Angkor Thom (Big Angkor) is a 3km2 walled and moated royal city and was the last capital of the Angkorian empire. After Jayavarman VII recaptured the Angkorian capital from the Cham invaders in 1,181, he began a massive building campaign across the empire, constructing Angkor Thom as his new capital city. He began with existing structures such as Baphoun and Phimeanakas and built a grand enclosed city around them, adding the outer wall/moat and some of Angkors’s greatest temples including his state-temple, Bayon, set at the center of the city.
There are five entrances (gates) to the city, one for each cardinal point, and the victory gate leading to the Royal Palace area. Each gate is crowned with 4 giant faces. The South Gate is often the first stop on a tour.
Ta Prohm (Constructed: Late 12th – Early 13th century, King/Patron: Jayavarman VII, Religion: Buddhist)
Intentionally left partially un-restored, massive fig and silk-cotton trees grow from the towers and corridors offering a “jungle atmosphere” and some of the best “tree in temple” photo opportunities at Angkor. Unfortunately, from the “Jungle atmosphere.” Ta Prohm is still well worth an extended exploration of its dark corridors and open plazas. This temple was one of Jayavarman VII’s first major temple projects.
Ta Prohm was dedicated to his mothers. (Preah Khan, built shortly after Ta Prohm in the same general style, was dedicated to Jayavarman VII’s father.) Ta Prohm was originally constructed as a Buddhist monastery and was enormously wealthy in its time, boasting of control over 3,000 villages, thousands of support staff and vast stores of jewels and gold.
Banteay Srei (Constructed: Late 10th century, King/Patron: Rajendravarman, Religion: Hindu/Shiva)
Banteay Srei loosely translates to “citadel of the women” but this is a modern appellation that probably refers to the delicatie beauty of the carvings. Built at a time when the Khmer Empire was gaining significant power and territory, the temple was constructed by a Brahmin counselor under a powerful king, Rajendravarman and later under Jayavarman V. Banteay Srei displays some of the finest examples of classical Khmer art. The walls are densely covered with some of the most beautiful, deep and intricate carvings of any Angkorian temple.
The temples’s relatively small size, pink sandstone construction and ornate design give it a fairyland ambiance. The colors are best before 10:30am and after 2:00pm, but there are fewer tourists in the afternoon.
Preah Vihear (Constructed: Late 09th – mid 12th century, King/Patron: Yasovarman I and Suryavarman I & II, Religion: Hindu)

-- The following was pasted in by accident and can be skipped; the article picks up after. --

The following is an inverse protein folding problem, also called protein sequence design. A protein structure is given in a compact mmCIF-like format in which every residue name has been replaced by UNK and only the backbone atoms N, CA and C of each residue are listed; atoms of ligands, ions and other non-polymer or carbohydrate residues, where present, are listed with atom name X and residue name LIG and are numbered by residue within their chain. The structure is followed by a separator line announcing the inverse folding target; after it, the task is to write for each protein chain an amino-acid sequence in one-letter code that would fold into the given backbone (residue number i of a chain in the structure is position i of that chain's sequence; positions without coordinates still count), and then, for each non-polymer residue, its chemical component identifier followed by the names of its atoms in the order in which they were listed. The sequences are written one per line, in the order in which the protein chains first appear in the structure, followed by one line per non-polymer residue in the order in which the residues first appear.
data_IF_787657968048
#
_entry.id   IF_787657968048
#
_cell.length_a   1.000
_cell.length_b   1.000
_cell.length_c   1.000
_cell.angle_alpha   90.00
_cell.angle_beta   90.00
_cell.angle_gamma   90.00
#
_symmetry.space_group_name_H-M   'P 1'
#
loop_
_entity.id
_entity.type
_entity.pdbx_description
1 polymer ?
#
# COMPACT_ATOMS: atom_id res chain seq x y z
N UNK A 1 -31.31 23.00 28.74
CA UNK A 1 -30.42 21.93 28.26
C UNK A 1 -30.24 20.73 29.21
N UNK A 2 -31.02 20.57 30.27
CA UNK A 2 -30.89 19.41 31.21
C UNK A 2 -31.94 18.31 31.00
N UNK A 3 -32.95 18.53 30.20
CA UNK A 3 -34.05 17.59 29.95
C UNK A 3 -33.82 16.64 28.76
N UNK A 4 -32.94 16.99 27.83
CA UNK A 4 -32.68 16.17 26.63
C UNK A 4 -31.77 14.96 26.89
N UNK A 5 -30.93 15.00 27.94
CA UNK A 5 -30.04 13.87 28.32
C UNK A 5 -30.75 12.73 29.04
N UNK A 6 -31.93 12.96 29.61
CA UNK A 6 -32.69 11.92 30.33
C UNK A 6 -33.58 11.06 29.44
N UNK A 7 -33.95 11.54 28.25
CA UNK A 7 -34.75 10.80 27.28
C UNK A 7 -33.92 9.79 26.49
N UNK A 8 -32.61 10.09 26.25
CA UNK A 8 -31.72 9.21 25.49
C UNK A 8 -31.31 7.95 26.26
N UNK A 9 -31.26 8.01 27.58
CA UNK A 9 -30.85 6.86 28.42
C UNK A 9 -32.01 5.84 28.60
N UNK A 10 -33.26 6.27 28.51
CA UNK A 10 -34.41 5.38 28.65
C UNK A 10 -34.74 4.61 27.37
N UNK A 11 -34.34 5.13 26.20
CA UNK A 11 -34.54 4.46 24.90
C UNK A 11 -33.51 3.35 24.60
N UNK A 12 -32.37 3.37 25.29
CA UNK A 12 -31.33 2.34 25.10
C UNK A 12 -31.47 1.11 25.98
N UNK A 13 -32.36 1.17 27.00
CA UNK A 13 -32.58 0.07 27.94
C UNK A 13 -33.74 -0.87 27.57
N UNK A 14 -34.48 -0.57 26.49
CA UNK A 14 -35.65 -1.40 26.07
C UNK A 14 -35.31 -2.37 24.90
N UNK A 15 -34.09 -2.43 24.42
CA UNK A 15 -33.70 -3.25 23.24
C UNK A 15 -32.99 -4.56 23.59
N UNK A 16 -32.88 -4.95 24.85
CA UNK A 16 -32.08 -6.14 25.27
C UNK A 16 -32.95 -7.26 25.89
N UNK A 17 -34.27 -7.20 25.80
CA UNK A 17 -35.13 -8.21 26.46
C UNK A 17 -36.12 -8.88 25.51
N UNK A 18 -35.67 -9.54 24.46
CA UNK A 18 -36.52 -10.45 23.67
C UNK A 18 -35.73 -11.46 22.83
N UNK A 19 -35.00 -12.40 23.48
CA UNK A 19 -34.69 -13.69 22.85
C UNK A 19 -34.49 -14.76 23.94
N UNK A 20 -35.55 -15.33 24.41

Pearched mountaintop in the Dangrek Mountain Rage near the Thai border, the magnificent temple complex of Preah Vihear sits a face spectacular view of the Cambodian countryside. The temple itself is long and comparatively narrow, displaying architectural and artistic features. Generally requires at least a two day trip from Siem Reap and backs.
Our guest relations will advise you on the many things you can do in Siem Reap. Apart from the temples we offer plenty of activities for everyone, from biking adventures, elephant riding and horse riding, to tours of the countryside or Tonle Sap Lake. You will discover there are plenty of ways to explore the true beauty of Siem Reap – Cambodia.
Take a trip and see how much more there is to Siem Reap than the Bayon. Take a ride through the Villages. Rice paddies and temples of Siem Reap province and get a real insight in to this beautiful country and its friendly people. Whether you want a relaxing sunset tour with the family or an extreme adventure two-days ride to the remote temple of Koh Ker, They have a package to suit everyone.
Traditional Dance Shows
Apsara Dance is a popular Khmer classical performance known by various names in English, such as Khmer royal ballet and Cambodian court dance. For most travelers, no visit to Cambodia is complete without attending Apsara Dance. Traditional Khmer dance generally brings ancient Khmer culture to life through its dancers, singers and instruments. Apsara dance has a grounded, subtle, and feather-light appearance. The dance is exceptionally unique with its elaborate costuming, tight posture, fingers flexed backwards, arched back and feet, codified facial expressions, slow, deliberate but flowing movements.
Angkor National Museum